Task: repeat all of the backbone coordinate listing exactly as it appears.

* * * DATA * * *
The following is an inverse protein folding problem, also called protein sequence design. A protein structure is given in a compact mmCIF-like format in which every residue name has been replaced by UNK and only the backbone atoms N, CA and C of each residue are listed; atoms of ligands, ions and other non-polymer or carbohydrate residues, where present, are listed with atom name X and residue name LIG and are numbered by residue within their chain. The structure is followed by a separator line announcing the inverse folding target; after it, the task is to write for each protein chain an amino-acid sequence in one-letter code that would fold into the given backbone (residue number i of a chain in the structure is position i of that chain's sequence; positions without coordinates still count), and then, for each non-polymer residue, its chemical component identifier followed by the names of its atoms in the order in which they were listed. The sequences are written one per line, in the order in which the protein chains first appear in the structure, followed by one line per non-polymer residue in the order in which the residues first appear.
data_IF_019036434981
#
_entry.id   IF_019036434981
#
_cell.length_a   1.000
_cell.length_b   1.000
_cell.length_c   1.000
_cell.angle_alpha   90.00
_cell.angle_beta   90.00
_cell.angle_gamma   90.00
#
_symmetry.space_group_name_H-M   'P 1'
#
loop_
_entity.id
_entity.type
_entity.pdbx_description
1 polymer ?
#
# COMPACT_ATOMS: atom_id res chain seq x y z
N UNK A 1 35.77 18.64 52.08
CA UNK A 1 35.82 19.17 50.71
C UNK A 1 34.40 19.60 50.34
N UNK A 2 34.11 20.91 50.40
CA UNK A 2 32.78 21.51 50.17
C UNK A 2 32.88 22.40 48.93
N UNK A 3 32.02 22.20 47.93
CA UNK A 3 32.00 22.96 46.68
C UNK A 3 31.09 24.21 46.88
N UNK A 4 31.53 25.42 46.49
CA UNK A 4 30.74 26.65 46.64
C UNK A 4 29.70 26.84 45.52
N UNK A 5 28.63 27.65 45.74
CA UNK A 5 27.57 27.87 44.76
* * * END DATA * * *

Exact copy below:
The following is an inverse protein folding problem, also called protein sequence design. A protein structure is given in a compact mmCIF-like format in which every residue name has been replaced by UNK and only the backbone atoms N, CA and C of each residue are listed; atoms of ligands, ions and other non-polymer or carbohydrate residues, where present, are listed with atom name X and residue name LIG and are numbered by residue within their chain. The structure is followed by a separator line announcing the inverse folding target; after it, the task is to write for each protein chain an amino-acid sequence in one-letter code that would fold into the given backbone (residue number i of a chain in the structure is position i of that chain's sequence; positions without coordinates still count), and then, for each non-polymer residue, its chemical component identifier followed by the names of its atoms in the order in which they were listed. The sequences are written one per line, in the order in which the protein chains first appear in the structure, followed by one line per non-polymer residue in the order in which the residues first appear.
data_IF_019036434981
#
_entry.id   IF_019036434981
#
_cell.length_a   1.000
_cell.length_b   1.000
_cell.length_c   1.000
_cell.angle_alpha   90.00
_cell.angle_beta   90.00
_cell.angle_gamma   90.00
#
_symmetry.space_group_name_H-M   'P 1'
#
loop_
_entity.id
_entity.type
_entity.pdbx_description
1 polymer ?
#
# COMPACT_ATOMS: atom_id res chain seq x y z
N UNK A 1 35.77 18.64 52.08
CA UNK A 1 35.82 19.17 50.71
C UNK A 1 34.40 19.60 50.34
N UNK A 2 34.11 20.91 50.40
CA UNK A 2 32.78 21.51 50.17
C UNK A 2 32.88 22.40 48.93
N UNK A 3 32.02 22.20 47.93
CA UNK A 3 32.00 22.96 46.68
C UNK A 3 31.09 24.21 46.88
N UNK A 4 31.53 25.42 46.49
CA UNK A 4 30.74 26.65 46.64
C UNK A 4 29.70 26.84 45.52
N UNK A 5 28.63 27.65 45.74
CA UNK A 5 27.57 27.87 44.76